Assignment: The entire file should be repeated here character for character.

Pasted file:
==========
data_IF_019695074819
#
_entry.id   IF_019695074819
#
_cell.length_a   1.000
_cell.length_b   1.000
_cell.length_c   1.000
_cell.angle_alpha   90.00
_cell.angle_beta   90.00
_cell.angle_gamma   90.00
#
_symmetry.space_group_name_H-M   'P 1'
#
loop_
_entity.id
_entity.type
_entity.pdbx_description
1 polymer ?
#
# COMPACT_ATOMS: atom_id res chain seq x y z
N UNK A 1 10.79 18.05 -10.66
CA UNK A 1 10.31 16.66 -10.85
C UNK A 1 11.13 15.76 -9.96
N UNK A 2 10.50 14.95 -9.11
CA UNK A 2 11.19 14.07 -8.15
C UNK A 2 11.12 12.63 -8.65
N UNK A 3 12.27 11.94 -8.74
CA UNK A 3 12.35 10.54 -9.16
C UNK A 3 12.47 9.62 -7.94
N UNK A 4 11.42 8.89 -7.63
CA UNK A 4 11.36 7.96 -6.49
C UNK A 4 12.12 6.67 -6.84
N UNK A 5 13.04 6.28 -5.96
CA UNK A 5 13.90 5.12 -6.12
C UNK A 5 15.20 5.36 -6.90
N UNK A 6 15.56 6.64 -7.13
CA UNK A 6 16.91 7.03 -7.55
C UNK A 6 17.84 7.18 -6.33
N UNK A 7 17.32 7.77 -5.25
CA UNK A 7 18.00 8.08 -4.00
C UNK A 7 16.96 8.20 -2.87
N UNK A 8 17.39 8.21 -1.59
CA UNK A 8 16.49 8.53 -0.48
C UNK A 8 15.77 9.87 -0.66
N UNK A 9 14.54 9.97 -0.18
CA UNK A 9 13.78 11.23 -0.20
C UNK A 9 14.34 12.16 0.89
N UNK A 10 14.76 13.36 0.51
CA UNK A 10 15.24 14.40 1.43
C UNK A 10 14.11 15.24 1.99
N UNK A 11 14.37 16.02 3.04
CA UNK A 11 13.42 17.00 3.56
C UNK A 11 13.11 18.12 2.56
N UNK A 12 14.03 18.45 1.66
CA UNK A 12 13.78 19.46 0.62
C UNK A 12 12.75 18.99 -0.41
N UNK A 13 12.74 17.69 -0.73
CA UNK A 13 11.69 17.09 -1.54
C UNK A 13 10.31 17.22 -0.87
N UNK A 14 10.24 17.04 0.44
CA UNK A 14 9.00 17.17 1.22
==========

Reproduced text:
data_IF_019695074819
#
_entry.id   IF_019695074819
#
_cell.length_a   1.000
_cell.length_b   1.000
_cell.length_c   1.000
_cell.angle_alpha   90.00
_cell.angle_beta   90.00
_cell.angle_gamma   90.00
#
_symmetry.space_group_name_H-M   'P 1'
#
loop_
_entity.id
_entity.type
_entity.pdbx_description
1 polymer ?
#
# COMPACT_ATOMS: atom_id res chain seq x y z
N UNK A 1 10.79 18.05 -10.66
CA UNK A 1 10.31 16.66 -10.85
C UNK A 1 11.13 15.76 -9.96
N UNK A 2 10.50 14.95 -9.11
CA UNK A 2 11.19 14.07 -8.15
C UNK A 2 11.12 12.63 -8.65
N UNK A 3 12.27 11.94 -8.74
CA UNK A 3 12.35 10.54 -9.16
C UNK A 3 12.47 9.62 -7.94
N UNK A 4 11.42 8.89 -7.63
CA UNK A 4 11.36 7.96 -6.49
C UNK A 4 12.12 6.67 -6.84
N UNK A 5 13.04 6.28 -5.96
CA UNK A 5 13.90 5.12 -6.12
C UNK A 5 15.20 5.36 -6.90
N UNK A 6 15.56 6.64 -7.13
CA UNK A 6 16.91 7.03 -7.55
C UNK A 6 17.84 7.18 -6.33
N UNK A 7 17.32 7.77 -5.25
CA UNK A 7 18.00 8.08 -4.00
C UNK A 7 16.96 8.20 -2.87
N UNK A 8 17.39 8.21 -1.59
CA UNK A 8 16.49 8.53 -0.48
C UNK A 8 15.77 9.87 -0.66
N UNK A 9 14.54 9.97 -0.18
CA UNK A 9 13.78 11.23 -0.20
C UNK A 9 14.34 12.16 0.89
N UNK A 10 14.76 13.36 0.51
CA UNK A 10 15.24 14.40 1.43
C UNK A 10 14.11 15.24 1.99
N UNK A 11 14.37 16.02 3.04
CA UNK A 11 13.42 17.00 3.56
C UNK A 11 13.11 18.12 2.56
N UNK A 12 14.03 18.45 1.66
CA UNK A 12 13.78 19.46 0.62
C UNK A 12 12.75 18.99 -0.41
N UNK A 13 12.74 17.69 -0.73
CA UNK A 13 11.69 17.09 -1.54
C UNK A 13 10.31 17.22 -0.87
N UNK A 14 10.24 17.04 0.44
CA UNK A 14 9.00 17.17 1.22